#Tip #10: Get dates for #HRTechConf and #HRTechWorld 2016 on your calendar and in your budget right now. With both shows approaching parity in both attendees and vendor exhibitors, even as each has its own special flavor and areas of emphasis, if your organization and/or your own career has global underpinnings and/or aspirations, you’re going to want to attend both shows, so get that budget justification in process now.
#Tip #9: Talk, talk, talk and listen, listen, listen because sharing questions, ideas and experiences with colleagues is the point. Bring your list of the folks you follow most on Twitter and make it a point to meet them. Come up to me after my sessions and hit me with your questions. And do feel quite comfortable approaching almost anyone about anything reasonable; it takes a village, and that’s HCM and HR technology all over. And I would definitely get your foreign language skills in gear — a MUST if you’re hoping to support global organizations or becoming a global citizen yourself — whether you’re planning to attend the Paris conference or just take a gondola ride at The Venetian in Vegas.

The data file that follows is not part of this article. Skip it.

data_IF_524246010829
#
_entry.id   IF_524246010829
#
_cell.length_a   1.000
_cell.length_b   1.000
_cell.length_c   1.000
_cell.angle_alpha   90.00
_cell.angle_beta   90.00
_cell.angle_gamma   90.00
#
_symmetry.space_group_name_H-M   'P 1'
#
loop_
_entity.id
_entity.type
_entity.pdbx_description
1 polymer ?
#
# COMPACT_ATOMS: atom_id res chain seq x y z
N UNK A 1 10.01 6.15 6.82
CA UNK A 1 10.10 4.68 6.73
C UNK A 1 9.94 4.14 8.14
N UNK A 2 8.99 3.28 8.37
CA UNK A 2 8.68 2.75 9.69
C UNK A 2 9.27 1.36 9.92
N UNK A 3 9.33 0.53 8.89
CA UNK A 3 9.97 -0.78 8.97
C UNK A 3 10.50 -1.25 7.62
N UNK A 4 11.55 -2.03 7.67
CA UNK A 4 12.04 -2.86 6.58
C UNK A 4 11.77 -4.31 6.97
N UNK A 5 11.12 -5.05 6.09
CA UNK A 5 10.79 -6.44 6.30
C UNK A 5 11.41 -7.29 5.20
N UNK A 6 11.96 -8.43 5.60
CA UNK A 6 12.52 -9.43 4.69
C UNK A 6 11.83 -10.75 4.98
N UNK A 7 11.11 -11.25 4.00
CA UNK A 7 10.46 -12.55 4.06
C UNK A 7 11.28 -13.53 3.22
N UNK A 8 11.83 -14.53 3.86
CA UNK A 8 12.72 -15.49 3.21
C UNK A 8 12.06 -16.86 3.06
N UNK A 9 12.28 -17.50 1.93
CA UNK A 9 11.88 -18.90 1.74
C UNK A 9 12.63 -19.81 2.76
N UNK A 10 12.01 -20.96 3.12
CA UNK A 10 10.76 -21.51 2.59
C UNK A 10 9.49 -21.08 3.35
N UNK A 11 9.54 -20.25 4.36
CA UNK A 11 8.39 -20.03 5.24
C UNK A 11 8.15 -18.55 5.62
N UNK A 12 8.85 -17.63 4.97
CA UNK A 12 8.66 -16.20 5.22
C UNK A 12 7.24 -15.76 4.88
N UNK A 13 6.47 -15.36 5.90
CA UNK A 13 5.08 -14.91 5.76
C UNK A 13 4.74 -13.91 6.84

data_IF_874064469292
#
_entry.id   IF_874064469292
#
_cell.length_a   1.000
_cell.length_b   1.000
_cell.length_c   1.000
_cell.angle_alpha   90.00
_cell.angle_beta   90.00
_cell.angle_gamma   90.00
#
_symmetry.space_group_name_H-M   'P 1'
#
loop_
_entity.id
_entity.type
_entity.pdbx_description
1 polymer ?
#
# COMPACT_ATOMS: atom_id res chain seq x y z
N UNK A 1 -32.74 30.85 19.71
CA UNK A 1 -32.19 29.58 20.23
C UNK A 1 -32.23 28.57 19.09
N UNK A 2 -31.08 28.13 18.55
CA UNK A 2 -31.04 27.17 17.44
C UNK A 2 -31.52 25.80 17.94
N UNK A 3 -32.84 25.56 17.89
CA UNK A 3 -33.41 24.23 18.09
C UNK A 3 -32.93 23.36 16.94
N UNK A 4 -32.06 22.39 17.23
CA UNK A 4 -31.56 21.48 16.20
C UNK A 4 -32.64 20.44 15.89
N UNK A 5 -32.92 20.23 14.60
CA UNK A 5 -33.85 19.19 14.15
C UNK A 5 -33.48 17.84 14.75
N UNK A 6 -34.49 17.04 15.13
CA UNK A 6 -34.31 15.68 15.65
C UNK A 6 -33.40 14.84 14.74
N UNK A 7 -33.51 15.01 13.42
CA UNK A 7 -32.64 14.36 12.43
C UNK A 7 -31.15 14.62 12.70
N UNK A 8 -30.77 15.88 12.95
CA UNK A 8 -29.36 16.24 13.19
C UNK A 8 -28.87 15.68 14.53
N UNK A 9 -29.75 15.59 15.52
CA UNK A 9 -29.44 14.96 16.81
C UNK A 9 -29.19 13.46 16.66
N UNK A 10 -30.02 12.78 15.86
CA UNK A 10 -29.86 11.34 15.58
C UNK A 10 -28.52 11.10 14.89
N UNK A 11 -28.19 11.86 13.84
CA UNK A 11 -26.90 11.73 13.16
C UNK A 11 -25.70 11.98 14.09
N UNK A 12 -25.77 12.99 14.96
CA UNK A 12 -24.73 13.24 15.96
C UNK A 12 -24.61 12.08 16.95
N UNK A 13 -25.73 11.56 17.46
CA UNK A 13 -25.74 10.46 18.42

#Tip #8: Bring a swag carrier if you’re flying in and plan to carry your giant stuffed toy home in your lap. Ron can’t imagine coming home from Paris or Las Vegas without a new monster, and who’s going to tell him that we’re overrun with them here at HQ? And if you’re a vendor doing some swag planning, we love: umbrellas (the rainy season is on right now, and you can never have too many), interesting stress reduction toys, cuddly creatures (why doesn’t anyone ever give away big stuffed alligators), shoe bags (those soft ones in which you pack your shoes when traveling), towels (all sizes appreciated), t-shirts (medium for Ron, XL for me — embarrassing but true), international electrical plug sets, great bottles of wine, and books we’d really like to read, but please no more vendor-branded tablet or phone covers. The risk of meeting with Vendor A with your iPad wrapped in Vendor B is just too high.